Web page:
United Airlines Flight 8811 takes off from San Francisco, California, to transport a group of FBI agents to Washington, DC. The Boeing 757 is carrying 75 FBI agents and 14,000 pounds of equipment across the US. [Spencer, 2008, pp. 279] The agents are members of the FBI’s Critical Incident Response Group (CIRG) and its Hostage Rescue Team, which is operated by the CIRG, who arrived in California the previous day for a week of field training (see September 10, 2001) and were therefore stranded away from Washington when the terrorist attacks occurred this morning (see 10:03 a.m. September 11, 2001). After learning that the FBI had essential personnel wanting to return to Washington, United Airlines offered to provide an aircraft and crew to fly them home (see (3:50 p.m.) September 11, 2001). [NBC 4, 9/11/2001; Darling, 2010, pp. 73-76] Flight 8811 has received approval to take off from NORAD headquarters. It is one of the first non-military aircraft to be permitted to take off since NORAD implemented a limited version of a plan called “SCATANA,” which gave the military control over US airspace (see (11:00 a.m.) September 11, 2001). After taking off, the plane’s pilot, Captain Barry Nance, is cleared “direct” across the country. As he flies to Washington, Nance hears just three other aircraft over the radio, all of them military fighter jets. [Aviation Week and Space Technology, 6/3/2002; 9/11 Commission, 6/17/2004; Spencer, 2008, pp. 279] Flight 8811 will reach Washington just after midnight and land at Reagan National Airport. [Spencer, 2008, pp. 282; Lynn Spencer, 2008]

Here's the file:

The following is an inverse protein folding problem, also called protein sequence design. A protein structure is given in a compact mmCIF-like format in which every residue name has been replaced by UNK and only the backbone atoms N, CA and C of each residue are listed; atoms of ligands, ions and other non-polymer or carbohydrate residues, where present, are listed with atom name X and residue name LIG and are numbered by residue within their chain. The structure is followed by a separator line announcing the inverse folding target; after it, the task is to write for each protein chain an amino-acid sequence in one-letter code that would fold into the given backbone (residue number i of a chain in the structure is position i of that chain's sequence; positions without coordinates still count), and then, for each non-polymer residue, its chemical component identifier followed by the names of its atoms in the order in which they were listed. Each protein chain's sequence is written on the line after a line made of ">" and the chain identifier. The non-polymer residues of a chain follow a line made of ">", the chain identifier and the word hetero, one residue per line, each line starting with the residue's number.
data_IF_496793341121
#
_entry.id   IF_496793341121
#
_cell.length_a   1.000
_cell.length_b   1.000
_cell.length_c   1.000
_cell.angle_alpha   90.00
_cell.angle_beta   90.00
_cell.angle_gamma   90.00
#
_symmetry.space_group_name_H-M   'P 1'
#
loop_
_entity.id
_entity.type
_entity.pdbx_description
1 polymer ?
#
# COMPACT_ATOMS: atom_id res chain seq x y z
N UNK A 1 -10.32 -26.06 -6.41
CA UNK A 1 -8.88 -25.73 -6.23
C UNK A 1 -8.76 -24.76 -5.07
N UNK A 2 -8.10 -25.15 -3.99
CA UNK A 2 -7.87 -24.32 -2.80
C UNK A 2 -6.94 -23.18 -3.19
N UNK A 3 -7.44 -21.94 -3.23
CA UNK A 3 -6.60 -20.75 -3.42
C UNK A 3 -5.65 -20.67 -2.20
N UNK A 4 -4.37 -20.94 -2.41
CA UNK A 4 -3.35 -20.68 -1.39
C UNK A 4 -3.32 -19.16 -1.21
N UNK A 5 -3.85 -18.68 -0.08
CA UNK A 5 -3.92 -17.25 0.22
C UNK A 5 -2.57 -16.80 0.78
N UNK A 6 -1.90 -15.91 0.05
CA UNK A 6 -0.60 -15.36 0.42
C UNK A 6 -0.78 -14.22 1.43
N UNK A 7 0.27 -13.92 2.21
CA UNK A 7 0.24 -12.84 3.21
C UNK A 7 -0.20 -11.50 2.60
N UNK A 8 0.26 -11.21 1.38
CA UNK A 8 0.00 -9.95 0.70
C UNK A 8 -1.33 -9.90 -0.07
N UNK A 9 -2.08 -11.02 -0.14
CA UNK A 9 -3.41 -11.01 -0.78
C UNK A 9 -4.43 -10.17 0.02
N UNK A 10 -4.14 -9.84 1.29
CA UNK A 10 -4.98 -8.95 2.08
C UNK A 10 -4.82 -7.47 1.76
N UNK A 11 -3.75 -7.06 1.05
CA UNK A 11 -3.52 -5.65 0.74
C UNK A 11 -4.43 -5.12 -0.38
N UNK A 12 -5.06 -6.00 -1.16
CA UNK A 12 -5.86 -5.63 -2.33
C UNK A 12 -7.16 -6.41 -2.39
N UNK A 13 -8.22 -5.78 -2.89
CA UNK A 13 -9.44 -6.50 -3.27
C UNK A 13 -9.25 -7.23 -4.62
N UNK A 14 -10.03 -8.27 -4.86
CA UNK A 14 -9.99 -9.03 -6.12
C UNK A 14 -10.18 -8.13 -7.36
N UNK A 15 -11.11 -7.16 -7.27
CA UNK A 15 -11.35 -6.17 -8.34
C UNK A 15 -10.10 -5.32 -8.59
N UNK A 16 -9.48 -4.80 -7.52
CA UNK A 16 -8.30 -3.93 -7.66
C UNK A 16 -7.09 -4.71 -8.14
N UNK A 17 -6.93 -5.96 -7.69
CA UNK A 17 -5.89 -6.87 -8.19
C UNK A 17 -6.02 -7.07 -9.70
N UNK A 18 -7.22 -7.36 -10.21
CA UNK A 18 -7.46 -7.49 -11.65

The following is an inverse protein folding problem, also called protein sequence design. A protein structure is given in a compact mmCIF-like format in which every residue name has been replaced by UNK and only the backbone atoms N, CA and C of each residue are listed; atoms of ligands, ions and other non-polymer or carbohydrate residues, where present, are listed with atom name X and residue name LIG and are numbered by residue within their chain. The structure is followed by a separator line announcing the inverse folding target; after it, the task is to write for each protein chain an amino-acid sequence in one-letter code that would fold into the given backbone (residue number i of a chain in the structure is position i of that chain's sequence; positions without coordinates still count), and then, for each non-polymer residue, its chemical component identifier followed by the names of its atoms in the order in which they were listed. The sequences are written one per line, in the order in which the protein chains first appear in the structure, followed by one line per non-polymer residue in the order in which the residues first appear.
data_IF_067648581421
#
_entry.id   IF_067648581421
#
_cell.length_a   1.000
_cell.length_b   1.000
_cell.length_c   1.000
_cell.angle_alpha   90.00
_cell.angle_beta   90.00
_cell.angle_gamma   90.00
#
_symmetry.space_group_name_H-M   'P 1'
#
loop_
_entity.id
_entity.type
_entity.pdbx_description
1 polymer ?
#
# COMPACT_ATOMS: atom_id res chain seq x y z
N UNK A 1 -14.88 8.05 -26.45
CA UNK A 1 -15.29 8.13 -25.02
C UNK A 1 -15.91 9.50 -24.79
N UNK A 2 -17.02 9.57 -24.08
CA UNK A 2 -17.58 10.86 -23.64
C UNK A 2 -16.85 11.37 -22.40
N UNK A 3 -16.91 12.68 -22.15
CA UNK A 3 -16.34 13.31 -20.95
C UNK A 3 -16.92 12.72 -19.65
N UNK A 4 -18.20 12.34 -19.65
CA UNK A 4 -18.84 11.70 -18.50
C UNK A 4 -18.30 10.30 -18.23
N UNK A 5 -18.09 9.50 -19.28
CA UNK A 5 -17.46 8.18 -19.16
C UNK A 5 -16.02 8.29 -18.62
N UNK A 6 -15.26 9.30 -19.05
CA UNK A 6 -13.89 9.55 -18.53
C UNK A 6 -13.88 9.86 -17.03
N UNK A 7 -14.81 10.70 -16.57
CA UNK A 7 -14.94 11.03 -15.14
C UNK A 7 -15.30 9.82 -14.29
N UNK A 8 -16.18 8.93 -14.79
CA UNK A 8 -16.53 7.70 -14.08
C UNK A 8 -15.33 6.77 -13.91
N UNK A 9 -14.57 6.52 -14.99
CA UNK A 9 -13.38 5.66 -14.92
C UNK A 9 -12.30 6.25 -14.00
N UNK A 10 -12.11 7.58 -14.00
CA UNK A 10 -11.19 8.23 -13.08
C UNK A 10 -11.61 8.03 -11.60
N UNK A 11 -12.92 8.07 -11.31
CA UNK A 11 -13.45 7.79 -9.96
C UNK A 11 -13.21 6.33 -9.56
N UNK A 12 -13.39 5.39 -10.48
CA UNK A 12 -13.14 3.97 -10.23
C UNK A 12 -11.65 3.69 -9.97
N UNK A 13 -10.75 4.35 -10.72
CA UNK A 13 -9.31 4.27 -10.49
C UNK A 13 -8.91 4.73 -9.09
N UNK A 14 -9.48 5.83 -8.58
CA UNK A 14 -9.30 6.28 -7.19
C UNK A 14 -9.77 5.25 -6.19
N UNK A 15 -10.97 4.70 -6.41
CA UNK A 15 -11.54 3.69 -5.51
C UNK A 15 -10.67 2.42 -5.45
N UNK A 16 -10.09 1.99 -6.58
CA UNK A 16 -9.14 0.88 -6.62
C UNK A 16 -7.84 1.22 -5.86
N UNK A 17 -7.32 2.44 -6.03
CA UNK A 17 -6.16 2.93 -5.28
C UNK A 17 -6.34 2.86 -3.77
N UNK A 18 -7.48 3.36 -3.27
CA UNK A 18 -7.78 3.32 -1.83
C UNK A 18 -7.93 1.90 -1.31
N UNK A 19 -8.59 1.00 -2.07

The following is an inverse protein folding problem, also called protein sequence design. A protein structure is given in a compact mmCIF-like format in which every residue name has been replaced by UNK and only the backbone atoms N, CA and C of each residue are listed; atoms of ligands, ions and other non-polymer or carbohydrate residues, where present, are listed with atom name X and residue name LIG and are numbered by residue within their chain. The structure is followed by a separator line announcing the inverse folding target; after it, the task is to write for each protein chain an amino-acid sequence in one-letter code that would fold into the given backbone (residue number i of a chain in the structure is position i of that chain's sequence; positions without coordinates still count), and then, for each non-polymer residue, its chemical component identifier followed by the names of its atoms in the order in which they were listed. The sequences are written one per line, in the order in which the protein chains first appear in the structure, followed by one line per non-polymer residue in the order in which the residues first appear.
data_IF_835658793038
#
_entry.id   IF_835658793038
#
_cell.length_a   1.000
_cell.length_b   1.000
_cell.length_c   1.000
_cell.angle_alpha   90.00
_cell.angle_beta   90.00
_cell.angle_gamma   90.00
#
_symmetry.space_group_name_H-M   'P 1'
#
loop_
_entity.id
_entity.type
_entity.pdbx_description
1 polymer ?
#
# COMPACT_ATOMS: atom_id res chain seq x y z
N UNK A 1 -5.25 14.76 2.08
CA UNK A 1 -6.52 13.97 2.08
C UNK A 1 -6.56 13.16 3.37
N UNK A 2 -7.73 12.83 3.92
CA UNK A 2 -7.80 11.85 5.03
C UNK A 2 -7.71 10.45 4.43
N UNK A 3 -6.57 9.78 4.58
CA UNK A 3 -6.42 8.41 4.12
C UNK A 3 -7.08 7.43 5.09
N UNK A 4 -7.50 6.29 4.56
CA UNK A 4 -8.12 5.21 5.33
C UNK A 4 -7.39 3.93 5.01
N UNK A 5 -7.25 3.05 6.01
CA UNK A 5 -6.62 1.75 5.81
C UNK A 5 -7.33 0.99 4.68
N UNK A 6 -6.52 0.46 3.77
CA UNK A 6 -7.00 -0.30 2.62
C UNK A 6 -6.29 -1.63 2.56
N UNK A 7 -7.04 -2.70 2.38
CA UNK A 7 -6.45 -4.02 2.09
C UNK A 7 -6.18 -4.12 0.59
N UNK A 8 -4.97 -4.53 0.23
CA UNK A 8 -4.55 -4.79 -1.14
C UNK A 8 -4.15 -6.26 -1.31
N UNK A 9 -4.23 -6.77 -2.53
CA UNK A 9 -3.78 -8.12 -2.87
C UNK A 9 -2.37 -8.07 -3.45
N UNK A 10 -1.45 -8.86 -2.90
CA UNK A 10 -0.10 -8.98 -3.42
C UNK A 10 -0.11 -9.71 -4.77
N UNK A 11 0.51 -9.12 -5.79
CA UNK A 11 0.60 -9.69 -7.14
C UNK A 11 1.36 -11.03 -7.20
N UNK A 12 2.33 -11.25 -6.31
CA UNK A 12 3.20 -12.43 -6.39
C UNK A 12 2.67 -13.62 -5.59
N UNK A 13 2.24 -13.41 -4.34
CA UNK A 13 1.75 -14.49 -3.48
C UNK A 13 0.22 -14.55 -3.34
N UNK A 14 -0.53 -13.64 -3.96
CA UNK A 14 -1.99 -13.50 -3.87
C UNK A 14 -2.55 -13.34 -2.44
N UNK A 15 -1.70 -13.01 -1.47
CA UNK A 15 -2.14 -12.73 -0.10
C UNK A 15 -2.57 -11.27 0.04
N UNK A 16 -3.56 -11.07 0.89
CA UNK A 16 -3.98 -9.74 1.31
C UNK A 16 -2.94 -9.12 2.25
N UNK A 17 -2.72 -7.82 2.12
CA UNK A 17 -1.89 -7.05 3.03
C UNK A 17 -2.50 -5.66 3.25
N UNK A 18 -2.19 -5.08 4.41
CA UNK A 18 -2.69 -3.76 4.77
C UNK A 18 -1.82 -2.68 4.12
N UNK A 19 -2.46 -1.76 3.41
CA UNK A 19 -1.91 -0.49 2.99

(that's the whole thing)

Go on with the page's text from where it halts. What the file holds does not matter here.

Entity Tags: Barry Nance, Critical Incident Response Group, North American Aerospace Defense Command, FBI Hostage Rescue Team, Federal Bureau of Investigation

Timeline Tags: Complete 911 Timeline, 9/11 Timeline

General Henry Shelton, the chairman of the Joint Chiefs of Staff, finally arrives at the National Military Command Center (NMCC) at the Pentagon after returning to the US when his flight to Europe was aborted.
Vice Chairman Updates Shelton - After Shelton enters the NMCC, General Richard Myers, the vice chairman of the Joint Chiefs of Staff, briefs him. Myers says that Air National Guard and regular Air Force combat air patrols are flying above major US cities under AWACS control, the entire US military is on Threatcon level Delta, and the Joint Forces Command is sending headquarters units to New York and Washington, DC.
Intelligence Director Says Only One 'Hint' Indicated Possible Attack - Shelton then turns to Vice Admiral Tom Wilson, the director of the Defense Intelligence Agency, and Rear Admiral Lowell Jacoby, the director of intelligence for the Joint Staff, and asks them, “Have we had any intel ‘squeaks’ on an attack like this—anything at all?” Wilson replies: “The only possible hint of this coming was several months ago when we got a single intercept requesting jumbo jet training. Since then, there’s been nothing.” Myers will later comment that Wilson is “referring to the vast electronic signals data-mining operations of our intelligence community that targeted known terrorist networks, such as al-Qaeda and their allies.” [Myers, 2009, pp. 159]